Ord() only works on ordered sets. Sets with elements, which have been introduced earlier, may not be ordered. Below is an example, how to get an ordered set in such a situation.
Note: The functions
.val will also work, if the set is not ordered.
set i ordered / 1*10 / j not ordered / 0*9 /; * j is not ordered since UEL (unique element) '0' which is first in j * enters the universe out of order (after 1 to 9). parameter ordj(j) faked ord(j); * this does not work * ordj(j) = ord(j); * this always works scalar cnt /0/; loop(j, cnt=cnt+1; ordj(j) = cnt); set first_j(j) first element of j last_j(j) last element of j; first_j(j) = ordj(j) = 1; last_j(j) = ordj(j) = card(j); * This has 1 as first and 0 as last element. If the actual order is of no * importance this is just fine display first_j, last_j; alias (*,u); * In case you need the actual order, the following piece of code does it cnt=0; loop((u,j)$sorteduels(u,j), cnt=cnt+1; ordj(j) = cnt); first_j(j) = ordj(j) = 1; last_j(j) = ordj(j) = card(j); * Now we have 0 as first and 9 as last element. display first_j, last_j;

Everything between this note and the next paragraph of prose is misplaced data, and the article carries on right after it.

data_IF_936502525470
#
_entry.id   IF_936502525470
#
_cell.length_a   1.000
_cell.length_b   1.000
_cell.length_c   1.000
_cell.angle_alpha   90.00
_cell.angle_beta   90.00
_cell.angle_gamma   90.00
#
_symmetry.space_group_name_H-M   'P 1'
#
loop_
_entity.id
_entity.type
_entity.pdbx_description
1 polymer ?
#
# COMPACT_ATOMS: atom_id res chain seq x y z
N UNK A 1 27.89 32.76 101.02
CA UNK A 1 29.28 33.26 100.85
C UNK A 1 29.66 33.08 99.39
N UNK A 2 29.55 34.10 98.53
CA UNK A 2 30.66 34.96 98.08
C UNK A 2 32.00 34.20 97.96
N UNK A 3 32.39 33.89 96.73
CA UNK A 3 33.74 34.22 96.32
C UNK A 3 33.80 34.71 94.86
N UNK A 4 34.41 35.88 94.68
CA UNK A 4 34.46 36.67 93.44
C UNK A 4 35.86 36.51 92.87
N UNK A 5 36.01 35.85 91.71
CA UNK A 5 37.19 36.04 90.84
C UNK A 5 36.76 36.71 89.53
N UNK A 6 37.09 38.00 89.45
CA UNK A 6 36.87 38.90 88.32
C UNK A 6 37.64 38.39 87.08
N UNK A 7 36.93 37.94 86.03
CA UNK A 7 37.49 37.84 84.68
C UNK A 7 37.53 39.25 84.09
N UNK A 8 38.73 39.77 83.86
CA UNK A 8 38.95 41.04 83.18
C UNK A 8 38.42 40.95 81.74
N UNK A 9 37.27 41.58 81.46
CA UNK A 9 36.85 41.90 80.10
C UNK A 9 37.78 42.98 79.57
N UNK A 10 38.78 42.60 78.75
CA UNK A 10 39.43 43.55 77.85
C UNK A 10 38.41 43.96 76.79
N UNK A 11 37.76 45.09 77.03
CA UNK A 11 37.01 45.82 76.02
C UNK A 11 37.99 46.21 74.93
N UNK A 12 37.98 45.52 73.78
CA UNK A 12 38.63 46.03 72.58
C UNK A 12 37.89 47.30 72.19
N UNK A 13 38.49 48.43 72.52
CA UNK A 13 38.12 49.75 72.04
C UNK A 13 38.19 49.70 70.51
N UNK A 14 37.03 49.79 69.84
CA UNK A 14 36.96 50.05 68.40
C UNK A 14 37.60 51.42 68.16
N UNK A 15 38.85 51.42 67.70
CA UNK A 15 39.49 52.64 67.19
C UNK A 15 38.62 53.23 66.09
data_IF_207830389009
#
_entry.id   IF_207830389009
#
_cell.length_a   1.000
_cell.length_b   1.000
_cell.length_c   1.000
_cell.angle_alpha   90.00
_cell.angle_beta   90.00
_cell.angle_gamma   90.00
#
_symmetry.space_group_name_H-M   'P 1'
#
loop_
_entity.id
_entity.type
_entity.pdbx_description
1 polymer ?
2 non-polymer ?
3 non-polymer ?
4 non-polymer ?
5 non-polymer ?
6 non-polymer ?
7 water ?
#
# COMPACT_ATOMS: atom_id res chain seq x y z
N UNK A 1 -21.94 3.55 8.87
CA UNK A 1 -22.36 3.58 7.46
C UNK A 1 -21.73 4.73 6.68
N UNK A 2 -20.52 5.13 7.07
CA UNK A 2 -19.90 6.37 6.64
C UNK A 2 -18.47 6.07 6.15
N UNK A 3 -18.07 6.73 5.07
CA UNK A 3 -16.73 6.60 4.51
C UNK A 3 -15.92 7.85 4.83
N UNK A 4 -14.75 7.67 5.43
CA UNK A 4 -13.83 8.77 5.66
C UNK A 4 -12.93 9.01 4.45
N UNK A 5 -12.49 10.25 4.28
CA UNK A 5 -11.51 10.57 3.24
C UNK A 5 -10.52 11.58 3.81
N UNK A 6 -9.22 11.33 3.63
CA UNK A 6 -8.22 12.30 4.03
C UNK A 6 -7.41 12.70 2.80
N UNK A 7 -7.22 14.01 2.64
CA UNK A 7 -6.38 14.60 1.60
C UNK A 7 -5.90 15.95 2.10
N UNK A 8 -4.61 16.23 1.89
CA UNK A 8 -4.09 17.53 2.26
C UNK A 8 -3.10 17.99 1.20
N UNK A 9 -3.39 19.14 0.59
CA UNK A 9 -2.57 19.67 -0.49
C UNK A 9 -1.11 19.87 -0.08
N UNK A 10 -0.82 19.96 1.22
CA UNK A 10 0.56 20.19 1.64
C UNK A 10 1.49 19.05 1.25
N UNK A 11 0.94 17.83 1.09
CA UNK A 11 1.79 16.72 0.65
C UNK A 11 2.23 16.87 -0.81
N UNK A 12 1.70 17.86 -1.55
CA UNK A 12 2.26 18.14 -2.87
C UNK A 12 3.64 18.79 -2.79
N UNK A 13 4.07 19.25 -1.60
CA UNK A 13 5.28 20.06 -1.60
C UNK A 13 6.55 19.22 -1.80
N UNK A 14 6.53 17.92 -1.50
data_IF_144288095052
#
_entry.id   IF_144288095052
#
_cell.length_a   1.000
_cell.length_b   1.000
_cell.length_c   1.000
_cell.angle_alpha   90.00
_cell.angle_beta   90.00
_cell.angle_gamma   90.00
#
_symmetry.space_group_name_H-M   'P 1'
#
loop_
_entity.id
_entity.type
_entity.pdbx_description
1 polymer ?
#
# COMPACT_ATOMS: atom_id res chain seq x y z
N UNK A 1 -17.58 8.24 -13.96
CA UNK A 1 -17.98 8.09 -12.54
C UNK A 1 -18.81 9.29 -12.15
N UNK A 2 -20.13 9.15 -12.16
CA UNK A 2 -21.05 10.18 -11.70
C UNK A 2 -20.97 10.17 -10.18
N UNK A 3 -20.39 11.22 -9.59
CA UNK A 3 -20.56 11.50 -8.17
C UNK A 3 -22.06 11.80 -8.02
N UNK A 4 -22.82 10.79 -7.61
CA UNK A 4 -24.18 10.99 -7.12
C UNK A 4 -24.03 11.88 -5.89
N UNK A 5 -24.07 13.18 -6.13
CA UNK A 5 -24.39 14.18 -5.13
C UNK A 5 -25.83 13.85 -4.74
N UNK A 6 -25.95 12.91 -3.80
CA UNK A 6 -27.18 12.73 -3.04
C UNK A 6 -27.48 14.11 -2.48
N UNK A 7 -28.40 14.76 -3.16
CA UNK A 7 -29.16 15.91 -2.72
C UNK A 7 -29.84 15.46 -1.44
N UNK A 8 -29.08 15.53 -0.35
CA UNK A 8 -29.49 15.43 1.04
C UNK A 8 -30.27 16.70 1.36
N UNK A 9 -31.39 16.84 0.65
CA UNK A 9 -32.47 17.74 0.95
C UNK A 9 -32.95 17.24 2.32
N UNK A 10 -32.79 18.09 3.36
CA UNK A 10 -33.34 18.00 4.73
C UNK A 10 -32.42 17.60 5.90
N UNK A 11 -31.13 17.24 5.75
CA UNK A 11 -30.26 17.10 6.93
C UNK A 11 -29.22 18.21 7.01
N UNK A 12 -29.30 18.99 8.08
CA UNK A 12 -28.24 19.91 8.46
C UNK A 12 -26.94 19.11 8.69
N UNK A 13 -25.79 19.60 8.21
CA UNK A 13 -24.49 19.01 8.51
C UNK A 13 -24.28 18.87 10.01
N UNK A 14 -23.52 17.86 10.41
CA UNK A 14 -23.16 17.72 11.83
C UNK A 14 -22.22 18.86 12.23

... ---- 21 SET first_j first element of j 1 ---- 21 SET last_j last element of j 0 ---- 32 SET first_j first element of j 0 ---- 32 SET last_j last element of j 9